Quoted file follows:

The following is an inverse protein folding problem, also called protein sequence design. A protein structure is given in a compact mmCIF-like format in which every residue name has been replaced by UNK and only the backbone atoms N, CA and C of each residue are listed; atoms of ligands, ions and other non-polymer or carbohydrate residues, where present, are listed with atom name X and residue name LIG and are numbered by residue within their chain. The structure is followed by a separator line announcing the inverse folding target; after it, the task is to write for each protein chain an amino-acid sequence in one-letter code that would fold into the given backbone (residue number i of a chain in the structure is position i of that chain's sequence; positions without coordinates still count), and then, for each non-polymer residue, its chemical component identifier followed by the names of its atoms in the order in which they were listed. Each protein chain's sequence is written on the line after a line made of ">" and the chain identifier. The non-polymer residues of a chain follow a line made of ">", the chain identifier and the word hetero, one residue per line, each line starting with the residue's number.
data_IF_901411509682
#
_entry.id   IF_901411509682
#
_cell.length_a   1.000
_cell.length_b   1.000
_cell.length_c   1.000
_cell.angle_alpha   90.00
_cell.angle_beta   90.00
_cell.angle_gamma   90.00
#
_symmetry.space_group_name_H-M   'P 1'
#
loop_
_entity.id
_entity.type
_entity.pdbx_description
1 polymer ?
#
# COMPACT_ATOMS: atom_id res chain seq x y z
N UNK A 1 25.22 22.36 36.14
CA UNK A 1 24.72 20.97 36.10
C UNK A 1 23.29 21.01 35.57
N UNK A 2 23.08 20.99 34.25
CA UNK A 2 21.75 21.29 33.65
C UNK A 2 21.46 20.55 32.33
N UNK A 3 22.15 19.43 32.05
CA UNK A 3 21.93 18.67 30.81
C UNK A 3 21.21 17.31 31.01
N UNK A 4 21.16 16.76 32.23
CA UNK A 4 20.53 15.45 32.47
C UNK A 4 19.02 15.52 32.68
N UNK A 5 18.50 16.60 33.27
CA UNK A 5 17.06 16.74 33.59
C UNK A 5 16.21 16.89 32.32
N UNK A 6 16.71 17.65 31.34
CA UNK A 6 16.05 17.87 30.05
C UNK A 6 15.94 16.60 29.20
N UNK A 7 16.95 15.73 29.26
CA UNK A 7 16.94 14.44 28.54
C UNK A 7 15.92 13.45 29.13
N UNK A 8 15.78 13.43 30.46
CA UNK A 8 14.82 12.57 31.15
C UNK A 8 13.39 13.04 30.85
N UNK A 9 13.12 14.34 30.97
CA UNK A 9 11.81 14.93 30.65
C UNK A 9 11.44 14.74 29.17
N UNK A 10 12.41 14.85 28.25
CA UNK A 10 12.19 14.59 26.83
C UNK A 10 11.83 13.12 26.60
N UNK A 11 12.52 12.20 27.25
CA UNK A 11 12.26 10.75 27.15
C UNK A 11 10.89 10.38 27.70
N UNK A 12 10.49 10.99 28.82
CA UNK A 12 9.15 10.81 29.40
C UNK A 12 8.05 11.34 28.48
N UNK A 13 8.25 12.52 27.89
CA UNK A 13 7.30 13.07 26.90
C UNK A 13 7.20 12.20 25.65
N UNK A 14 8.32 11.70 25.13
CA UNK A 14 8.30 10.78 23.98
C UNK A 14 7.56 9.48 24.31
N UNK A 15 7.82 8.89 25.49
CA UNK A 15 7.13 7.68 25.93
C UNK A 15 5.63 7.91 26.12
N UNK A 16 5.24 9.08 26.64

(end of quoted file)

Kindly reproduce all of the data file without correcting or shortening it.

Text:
The following is an inverse protein folding problem, also called protein sequence design. A protein structure is given in a compact mmCIF-like format in which every residue name has been replaced by UNK and only the backbone atoms N, CA and C of each residue are listed; atoms of ligands, ions and other non-polymer or carbohydrate residues, where present, are listed with atom name X and residue name LIG and are numbered by residue within their chain. The structure is followed by a separator line announcing the inverse folding target; after it, the task is to write for each protein chain an amino-acid sequence in one-letter code that would fold into the given backbone (residue number i of a chain in the structure is position i of that chain's sequence; positions without coordinates still count), and then, for each non-polymer residue, its chemical component identifier followed by the names of its atoms in the order in which they were listed. Each protein chain's sequence is written on the line after a line made of ">" and the chain identifier. The non-polymer residues of a chain follow a line made of ">", the chain identifier and the word hetero, one residue per line, each line starting with the residue's number.
data_IF_901411509682
#
_entry.id   IF_901411509682
#
_cell.length_a   1.000
_cell.length_b   1.000
_cell.length_c   1.000
_cell.angle_alpha   90.00
_cell.angle_beta   90.00
_cell.angle_gamma   90.00
#
_symmetry.space_group_name_H-M   'P 1'
#
loop_
_entity.id
_entity.type
_entity.pdbx_description
1 polymer ?
#
# COMPACT_ATOMS: atom_id res chain seq x y z
N UNK A 1 25.22 22.36 36.14
CA UNK A 1 24.72 20.97 36.10
C UNK A 1 23.29 21.01 35.57
N UNK A 2 23.08 20.99 34.25
CA UNK A 2 21.75 21.29 33.65
C UNK A 2 21.46 20.55 32.33
N UNK A 3 22.15 19.43 32.05
CA UNK A 3 21.93 18.67 30.81
C UNK A 3 21.21 17.31 31.01
N UNK A 4 21.16 16.76 32.23
CA UNK A 4 20.53 15.45 32.47
C UNK A 4 19.02 15.52 32.68
N UNK A 5 18.50 16.60 33.27
CA UNK A 5 17.06 16.74 33.59
C UNK A 5 16.21 16.89 32.32
N UNK A 6 16.71 17.65 31.34
CA UNK A 6 16.05 17.87 30.05
C UNK A 6 15.94 16.60 29.20
N UNK A 7 16.95 15.73 29.26
CA UNK A 7 16.94 14.44 28.54
C UNK A 7 15.92 13.45 29.13
N UNK A 8 15.78 13.43 30.46
CA UNK A 8 14.82 12.57 31.15
C UNK A 8 13.39 13.04 30.85
N UNK A 9 13.12 14.34 30.97
CA UNK A 9 11.81 14.93 30.65
C UNK A 9 11.44 14.74 29.17
N UNK A 10 12.41 14.85 28.25
CA UNK A 10 12.19 14.59 26.83
C UNK A 10 11.83 13.12 26.60
N UNK A 11 12.52 12.20 27.25
CA UNK A 11 12.26 10.75 27.15
C UNK A 11 10.89 10.38 27.70
N UNK A 12 10.49 10.99 28.82
CA UNK A 12 9.15 10.81 29.40
C UNK A 12 8.05 11.34 28.48
N UNK A 13 8.25 12.52 27.89
CA UNK A 13 7.30 13.07 26.90
C UNK A 13 7.20 12.20 25.65
N UNK A 14 8.32 11.70 25.13
CA UNK A 14 8.30 10.78 23.98
C UNK A 14 7.56 9.48 24.31
N UNK A 15 7.82 8.89 25.49
CA UNK A 15 7.13 7.68 25.93
C UNK A 15 5.63 7.91 26.12
N UNK A 16 5.24 9.08 26.64